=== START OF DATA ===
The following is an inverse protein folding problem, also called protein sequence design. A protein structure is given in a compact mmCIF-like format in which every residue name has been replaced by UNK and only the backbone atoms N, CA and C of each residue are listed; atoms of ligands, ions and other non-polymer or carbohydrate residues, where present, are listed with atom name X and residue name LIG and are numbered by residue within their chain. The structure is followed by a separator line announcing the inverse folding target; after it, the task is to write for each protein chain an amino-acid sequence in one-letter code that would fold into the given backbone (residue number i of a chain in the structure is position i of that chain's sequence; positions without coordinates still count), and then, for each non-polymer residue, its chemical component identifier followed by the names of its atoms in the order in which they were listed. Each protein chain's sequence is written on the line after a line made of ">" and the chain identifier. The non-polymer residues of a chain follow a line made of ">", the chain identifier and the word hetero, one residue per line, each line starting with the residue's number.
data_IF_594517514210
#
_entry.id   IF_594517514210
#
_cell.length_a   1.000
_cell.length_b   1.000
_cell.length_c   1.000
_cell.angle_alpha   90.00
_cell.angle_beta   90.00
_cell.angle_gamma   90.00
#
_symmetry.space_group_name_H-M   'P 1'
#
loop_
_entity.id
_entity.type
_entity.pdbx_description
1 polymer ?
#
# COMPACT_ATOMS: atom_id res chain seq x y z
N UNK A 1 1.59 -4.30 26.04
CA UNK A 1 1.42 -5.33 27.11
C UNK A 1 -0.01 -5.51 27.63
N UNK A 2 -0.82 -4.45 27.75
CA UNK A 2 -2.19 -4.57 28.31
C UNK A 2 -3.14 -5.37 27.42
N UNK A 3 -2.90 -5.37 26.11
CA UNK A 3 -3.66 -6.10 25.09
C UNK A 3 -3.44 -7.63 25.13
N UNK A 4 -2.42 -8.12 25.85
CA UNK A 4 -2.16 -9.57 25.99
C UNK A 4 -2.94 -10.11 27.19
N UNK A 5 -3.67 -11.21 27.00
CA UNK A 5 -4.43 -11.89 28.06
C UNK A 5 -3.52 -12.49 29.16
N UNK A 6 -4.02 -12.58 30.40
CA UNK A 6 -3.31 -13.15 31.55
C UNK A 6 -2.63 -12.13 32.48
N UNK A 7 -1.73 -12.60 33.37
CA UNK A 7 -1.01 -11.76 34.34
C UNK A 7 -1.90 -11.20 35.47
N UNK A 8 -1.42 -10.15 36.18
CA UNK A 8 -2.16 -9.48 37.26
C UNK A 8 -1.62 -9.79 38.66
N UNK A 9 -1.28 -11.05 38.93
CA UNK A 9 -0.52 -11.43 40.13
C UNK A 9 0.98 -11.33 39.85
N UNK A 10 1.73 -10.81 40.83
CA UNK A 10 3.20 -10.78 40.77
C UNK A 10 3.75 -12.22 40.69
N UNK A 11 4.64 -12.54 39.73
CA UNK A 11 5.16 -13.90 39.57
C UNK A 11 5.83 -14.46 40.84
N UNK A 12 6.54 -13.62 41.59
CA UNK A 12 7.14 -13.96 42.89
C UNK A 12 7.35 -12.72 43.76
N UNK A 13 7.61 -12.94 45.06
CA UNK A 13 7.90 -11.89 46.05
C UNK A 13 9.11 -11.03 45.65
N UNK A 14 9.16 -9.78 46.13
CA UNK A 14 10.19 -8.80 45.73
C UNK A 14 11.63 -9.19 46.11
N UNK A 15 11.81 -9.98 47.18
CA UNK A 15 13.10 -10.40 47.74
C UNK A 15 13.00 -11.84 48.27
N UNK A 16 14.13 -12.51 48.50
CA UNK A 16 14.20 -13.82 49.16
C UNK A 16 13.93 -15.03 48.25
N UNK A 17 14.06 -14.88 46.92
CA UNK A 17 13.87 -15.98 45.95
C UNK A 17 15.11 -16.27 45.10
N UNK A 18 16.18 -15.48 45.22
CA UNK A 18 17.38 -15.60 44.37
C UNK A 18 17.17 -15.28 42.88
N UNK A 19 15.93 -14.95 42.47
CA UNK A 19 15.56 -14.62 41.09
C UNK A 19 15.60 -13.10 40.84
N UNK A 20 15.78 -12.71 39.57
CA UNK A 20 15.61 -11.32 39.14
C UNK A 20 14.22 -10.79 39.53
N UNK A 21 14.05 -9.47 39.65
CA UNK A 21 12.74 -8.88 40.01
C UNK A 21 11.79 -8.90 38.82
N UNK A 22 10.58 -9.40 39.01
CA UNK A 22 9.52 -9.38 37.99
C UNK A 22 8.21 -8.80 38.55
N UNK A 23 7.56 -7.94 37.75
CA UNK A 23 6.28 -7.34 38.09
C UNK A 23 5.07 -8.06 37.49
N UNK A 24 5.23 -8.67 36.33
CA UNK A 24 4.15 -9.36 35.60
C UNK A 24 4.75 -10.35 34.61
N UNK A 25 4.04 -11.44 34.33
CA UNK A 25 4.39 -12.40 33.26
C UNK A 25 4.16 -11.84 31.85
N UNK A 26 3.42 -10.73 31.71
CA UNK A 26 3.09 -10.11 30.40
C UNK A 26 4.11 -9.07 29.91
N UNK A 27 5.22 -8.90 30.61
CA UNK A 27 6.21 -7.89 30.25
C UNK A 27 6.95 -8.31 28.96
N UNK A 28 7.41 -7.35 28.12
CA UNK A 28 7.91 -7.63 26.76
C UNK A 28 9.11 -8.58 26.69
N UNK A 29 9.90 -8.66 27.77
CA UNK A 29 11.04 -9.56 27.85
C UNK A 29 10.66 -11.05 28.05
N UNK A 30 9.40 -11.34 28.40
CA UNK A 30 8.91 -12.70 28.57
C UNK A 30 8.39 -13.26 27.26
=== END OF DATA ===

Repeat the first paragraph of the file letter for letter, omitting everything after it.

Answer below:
The following is an inverse protein folding problem, also called protein sequence design. A protein structure is given in a compact mmCIF-like format in which every residue name has been replaced by UNK and only the backbone atoms N, CA and C of each residue are listed; atoms of ligands, ions and other non-polymer or carbohydrate residues, where present, are listed with atom name X and residue name LIG and are numbered by residue within their chain. The structure is followed by a separator line announcing the inverse folding target; after it, the task is to write for each protein chain an amino-acid sequence in one-letter code that would fold into the given backbone (residue number i of a chain in the structure is position i of that chain's sequence; positions without coordinates still count), and then, for each non-polymer residue, its chemical component identifier followed by the names of its atoms in the order in which they were listed. Each protein chain's sequence is written on the line after a line made of ">" and the chain identifier. The non-polymer residues of a chain follow a line made of ">", the chain identifier and the word hetero, one residue per line, each line starting with the residue's number.